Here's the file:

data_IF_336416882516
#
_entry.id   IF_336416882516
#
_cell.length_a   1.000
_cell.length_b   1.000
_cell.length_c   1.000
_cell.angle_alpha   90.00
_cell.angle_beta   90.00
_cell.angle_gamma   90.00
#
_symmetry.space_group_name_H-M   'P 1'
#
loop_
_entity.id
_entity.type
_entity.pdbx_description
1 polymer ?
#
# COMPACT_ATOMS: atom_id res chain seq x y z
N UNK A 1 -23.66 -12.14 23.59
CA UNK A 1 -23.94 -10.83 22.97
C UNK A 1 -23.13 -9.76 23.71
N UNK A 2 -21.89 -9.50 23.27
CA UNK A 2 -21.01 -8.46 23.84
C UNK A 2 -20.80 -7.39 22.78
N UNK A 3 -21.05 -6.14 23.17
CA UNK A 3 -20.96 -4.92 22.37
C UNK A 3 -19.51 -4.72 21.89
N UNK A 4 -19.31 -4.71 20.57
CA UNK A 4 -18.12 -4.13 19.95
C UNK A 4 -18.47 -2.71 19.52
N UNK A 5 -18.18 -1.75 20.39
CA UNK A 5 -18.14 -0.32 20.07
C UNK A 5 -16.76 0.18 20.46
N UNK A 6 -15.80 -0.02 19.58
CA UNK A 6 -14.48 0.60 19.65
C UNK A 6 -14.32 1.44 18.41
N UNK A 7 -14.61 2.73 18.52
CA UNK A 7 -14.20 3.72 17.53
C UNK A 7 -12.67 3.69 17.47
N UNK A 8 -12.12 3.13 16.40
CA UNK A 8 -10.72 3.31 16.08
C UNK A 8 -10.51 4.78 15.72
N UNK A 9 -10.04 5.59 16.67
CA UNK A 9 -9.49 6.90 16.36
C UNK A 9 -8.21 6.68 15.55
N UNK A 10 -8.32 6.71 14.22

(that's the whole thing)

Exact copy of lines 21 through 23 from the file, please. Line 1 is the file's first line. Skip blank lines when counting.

N UNK A 1 -23.66 -12.14 23.59
CA UNK A 1 -23.94 -10.83 22.97
C UNK A 1 -23.13 -9.76 23.71